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A Historic vs. An Historic

A Historic vs. An Historic | (Italian) Language | Scoop.it
Some points of English usage stir strong feelings. Placing the indefinite article “an” in front of the words historical or historic is one of these. Here are

Via Charles Tiayon
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Charles Tiayon's curator insight, September 11, 2014 1:52 AM

Some points of English usage stir strong feelings. Placing the indefinite article “an” in front of the words historical orhistoric is one of these. Here are some comments prompted by a post I wrote on this topic several years ago:

When people use “an historical” on NPR, it’s because [they’re] snooty.

Only a Cockney or an hidiot [would say] “an historic.”

[People who defend “an historic”] are pseudo-intellectual, American linguistic “posers.”

For certain Americans, it’s all about self-consciously pompous affectation!

I would never ever use “an” in front of any word with an aspirate H at the beginning. That just isn’t what it’s for, and it sounds pretentious.

The simple facts about the use of “an historical” and “an historic” are these:

1. Style guides like The Chicago Manual of StyleThe AP Stylebook, and The Penguin Writer’s Manual regard the following as correct in modern usage:
“a historical event”
“a historic event.”

2. Many speakers still say and write “an historical”–and they do so with no intention of sounding affected, pompous, or pretentious.


Pronunciation changes from generation to generation, but never in one fell swoop. Pockets of older forms continue to exist even after the majority of speakers have made the switch and authorities have recorded the new rules.

The Google Ngram Viewer provides an interesting look at the progress of “an historic” vs “a historic.” In 1800, “a historic” barely shows. It begins its rise in the 1820s. In 1869, “a historic” is neck and neck with “an historic.” The two travel along fairly close together until the First World War when “an historic” pulls ahead and dominates until 1938. After that, “a historic” becomes the clear winner, although “an historic” and “an historical” remain in use. Here are two recent examples of the use of “an historical” in the context of educated English:

Primary sources enable the researcher to get as close as possible to the truth of what actually happened during an historical event or time period. (Note on the New York University library site.)

The Making of Southern Europe: An Historical Overview (title of a recent publication of the London School of Economics)

Clearly, modern usage prefers “a historic” and “a historical,” as well as a before other “h words” that readers asked about: “a hotel,” “a horrible accident,” and “a horrific statistic.”

The word herb (succulent plant used for seasoning) is pronounced both with and without an aspirated h. “A herb” is modern British pronunciation, although British author Edith Nesbit (1858-1924) wrote “an herb” in one of her novels. Many Americans–although by no means all–say “an erb” and write “an herb.”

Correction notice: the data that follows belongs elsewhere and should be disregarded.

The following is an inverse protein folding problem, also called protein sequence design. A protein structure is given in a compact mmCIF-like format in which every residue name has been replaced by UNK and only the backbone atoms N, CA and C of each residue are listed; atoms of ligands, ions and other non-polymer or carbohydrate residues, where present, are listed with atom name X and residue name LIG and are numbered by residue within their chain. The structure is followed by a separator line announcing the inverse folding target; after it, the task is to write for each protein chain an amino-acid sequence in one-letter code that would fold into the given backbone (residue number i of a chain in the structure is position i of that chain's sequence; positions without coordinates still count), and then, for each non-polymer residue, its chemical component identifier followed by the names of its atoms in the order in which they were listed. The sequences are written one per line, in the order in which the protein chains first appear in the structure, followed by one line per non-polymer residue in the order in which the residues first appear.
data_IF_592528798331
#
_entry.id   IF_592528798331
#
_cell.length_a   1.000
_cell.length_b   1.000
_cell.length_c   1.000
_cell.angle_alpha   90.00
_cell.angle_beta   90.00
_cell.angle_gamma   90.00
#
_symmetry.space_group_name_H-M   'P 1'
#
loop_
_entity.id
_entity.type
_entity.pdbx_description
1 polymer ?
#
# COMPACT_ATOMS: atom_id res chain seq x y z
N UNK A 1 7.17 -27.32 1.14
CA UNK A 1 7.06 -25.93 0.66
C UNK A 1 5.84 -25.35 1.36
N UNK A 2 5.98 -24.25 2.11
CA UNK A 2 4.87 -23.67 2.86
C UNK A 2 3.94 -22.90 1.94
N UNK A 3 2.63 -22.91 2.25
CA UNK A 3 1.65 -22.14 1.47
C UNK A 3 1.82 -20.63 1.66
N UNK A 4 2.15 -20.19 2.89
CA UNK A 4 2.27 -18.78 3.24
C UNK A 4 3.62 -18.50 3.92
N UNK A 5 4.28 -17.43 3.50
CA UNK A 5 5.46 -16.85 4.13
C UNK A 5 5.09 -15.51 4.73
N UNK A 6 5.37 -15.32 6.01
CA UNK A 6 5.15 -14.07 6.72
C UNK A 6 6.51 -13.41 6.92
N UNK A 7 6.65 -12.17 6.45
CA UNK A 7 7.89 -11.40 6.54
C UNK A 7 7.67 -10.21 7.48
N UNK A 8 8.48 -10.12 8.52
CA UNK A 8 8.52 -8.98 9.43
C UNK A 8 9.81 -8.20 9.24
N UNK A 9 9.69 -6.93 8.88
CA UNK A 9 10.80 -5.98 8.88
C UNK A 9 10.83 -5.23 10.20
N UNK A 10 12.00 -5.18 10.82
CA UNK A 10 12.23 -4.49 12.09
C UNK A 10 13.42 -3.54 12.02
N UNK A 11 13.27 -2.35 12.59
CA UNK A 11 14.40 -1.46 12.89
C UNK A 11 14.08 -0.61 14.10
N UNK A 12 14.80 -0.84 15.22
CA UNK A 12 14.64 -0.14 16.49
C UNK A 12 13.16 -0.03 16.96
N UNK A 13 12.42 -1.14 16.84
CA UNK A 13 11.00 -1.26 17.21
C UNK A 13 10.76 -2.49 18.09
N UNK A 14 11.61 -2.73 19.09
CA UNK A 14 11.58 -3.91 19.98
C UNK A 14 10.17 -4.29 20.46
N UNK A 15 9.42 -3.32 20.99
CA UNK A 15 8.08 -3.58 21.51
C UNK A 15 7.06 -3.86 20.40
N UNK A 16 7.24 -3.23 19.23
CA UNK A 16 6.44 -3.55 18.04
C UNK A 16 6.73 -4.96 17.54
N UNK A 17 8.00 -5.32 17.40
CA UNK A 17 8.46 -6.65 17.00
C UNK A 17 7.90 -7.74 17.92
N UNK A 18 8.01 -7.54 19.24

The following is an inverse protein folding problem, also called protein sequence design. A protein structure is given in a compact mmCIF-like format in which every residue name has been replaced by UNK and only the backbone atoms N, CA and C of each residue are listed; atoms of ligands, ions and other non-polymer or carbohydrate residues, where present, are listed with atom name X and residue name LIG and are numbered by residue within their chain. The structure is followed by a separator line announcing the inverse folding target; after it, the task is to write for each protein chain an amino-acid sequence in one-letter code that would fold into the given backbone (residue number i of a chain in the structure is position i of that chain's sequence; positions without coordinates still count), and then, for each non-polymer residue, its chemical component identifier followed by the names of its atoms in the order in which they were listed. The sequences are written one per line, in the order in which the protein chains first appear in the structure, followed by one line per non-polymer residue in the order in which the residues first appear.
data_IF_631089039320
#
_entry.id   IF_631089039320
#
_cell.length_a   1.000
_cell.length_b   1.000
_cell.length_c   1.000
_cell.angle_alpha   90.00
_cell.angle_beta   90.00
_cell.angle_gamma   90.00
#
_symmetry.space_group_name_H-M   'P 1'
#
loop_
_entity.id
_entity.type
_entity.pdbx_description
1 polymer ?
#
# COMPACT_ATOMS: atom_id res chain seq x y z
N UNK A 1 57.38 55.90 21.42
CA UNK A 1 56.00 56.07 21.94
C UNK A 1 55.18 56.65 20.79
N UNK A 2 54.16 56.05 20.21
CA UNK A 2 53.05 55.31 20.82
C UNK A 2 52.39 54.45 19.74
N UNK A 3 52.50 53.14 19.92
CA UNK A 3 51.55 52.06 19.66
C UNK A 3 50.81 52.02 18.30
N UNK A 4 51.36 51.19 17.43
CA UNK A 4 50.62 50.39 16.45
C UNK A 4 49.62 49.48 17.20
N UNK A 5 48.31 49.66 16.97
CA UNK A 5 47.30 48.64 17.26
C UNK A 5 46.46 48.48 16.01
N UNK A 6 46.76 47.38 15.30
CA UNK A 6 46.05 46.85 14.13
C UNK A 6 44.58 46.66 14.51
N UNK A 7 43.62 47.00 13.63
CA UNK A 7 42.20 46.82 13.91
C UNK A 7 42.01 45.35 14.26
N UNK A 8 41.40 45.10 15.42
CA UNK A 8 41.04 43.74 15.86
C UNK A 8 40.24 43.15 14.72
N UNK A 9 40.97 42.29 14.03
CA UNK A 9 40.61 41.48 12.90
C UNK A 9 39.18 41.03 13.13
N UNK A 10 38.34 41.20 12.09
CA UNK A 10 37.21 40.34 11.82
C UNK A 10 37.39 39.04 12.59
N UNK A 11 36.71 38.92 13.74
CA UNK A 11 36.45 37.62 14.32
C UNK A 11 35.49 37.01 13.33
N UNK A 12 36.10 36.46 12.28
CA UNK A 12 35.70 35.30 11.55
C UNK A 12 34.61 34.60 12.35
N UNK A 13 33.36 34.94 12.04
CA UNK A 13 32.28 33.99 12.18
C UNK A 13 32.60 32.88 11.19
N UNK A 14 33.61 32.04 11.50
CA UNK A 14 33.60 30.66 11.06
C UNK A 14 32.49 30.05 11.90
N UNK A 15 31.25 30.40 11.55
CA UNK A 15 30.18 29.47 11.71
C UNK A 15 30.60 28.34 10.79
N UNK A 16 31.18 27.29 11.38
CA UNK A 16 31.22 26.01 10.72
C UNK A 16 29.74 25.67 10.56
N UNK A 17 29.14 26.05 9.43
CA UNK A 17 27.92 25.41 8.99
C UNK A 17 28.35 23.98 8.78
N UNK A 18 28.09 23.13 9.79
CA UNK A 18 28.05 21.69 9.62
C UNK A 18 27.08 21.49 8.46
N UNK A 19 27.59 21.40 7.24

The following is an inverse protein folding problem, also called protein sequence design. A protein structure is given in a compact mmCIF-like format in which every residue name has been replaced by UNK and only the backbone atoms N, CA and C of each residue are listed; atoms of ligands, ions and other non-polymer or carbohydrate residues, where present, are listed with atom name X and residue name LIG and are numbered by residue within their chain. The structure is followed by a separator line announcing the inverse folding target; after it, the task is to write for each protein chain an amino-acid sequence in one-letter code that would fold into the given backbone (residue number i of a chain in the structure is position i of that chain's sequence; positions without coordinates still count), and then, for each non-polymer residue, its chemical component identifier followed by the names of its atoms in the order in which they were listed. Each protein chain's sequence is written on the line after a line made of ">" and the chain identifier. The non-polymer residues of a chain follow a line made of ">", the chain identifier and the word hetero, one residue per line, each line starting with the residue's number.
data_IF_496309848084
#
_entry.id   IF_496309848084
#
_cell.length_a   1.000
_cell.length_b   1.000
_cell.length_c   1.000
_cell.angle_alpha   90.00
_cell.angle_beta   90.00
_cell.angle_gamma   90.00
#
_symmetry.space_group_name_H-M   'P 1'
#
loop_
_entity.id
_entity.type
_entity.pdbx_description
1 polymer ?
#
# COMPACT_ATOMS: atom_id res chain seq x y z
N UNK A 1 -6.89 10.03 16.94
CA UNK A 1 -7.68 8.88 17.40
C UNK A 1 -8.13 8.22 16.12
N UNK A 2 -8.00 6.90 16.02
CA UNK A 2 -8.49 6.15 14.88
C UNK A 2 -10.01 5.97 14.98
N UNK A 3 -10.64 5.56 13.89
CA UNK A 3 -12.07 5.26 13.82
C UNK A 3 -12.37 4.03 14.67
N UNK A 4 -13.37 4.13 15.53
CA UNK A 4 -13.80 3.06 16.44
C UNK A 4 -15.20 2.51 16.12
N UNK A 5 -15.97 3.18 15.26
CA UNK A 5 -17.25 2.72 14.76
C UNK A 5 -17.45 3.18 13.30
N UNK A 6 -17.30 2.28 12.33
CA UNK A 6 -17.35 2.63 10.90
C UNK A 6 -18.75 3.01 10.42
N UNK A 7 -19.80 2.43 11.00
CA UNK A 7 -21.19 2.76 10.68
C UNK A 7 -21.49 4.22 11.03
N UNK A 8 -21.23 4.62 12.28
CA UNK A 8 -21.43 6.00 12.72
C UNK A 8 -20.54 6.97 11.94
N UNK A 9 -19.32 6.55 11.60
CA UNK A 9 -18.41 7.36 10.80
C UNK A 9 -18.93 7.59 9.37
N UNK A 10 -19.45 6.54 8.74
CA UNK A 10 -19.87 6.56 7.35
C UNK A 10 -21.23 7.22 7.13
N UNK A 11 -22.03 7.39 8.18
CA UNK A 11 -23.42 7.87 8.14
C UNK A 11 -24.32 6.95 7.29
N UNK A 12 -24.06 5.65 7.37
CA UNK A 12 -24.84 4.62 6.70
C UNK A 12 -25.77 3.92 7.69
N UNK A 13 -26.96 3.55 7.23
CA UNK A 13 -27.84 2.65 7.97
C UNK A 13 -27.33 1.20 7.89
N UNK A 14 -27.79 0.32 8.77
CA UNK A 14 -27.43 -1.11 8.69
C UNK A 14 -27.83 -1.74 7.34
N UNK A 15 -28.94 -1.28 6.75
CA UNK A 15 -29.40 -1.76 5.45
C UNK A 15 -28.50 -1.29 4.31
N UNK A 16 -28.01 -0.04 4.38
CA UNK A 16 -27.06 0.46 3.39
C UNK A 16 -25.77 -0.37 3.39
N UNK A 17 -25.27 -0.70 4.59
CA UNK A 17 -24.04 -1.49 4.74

Unquestionably, accepted current practice is to use the indefinite article a in front of all but a very few words that begin with the letter h.

The most common exceptions are:

an heir to the throne
an honorable man
an honest man
an hour or two

Speakers who say “an historic” are not necessarily being “pretentious or snooty.” It could be that they learned the usage from family members and teachers educated in earlier generations.

Follow the style guide of your choice. Save your linguistic wrath for things like, “Me and my brother graduated from Georgetown.”

Sameed Ahmad's curator insight, September 11, 2014 11:42 AM

Good idea!
http://www.real-origami.blogspot.com

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Bad Grammar Are Bad for Branding - Adweek

Bad Grammar Are Bad for Branding - Adweek | (Italian) Language | Scoop.it
Adweek
Bad Grammar Are Bad for Branding
Adweek
Just in case you haven't checked in a while, the English language continues a steady slide into the ditch—and it's not just texting that's to blame, it's marketing.
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In 'Language,' love and finding the right words - Chicago Tribune

In 'Language,' love and finding the right words - Chicago Tribune | (Italian) Language | Scoop.it
In 'Language,' love and finding the right words Chicago Tribune So here's a thought. Imagine if you were to leave your boyfriend, girlfriend, lover or spouse tonight, an entire language would die as you walked out the door.
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5 Surprising Ways Your Language Affects How You Think | Cracked ...

5 Surprising Ways Your Language Affects How You Think | Cracked ... | (Italian) Language | Scoop.it
You might be surprised about the extent that your brain is wired differently depending on whether you think thoughts in Japanese, English, or Swahili.
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The Most Impossible Word to Translate in Kafka’s The Metamorphosis

The Most Impossible Word to Translate in Kafka’s The Metamorphosis | (Italian) Language | Scoop.it
Franz Kafka has been dead for nearly 90 years, which I suppose has given him ample time to get very good at haunting people.

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Charles Tiayon's curator insight, January 7, 2014 6:42 PM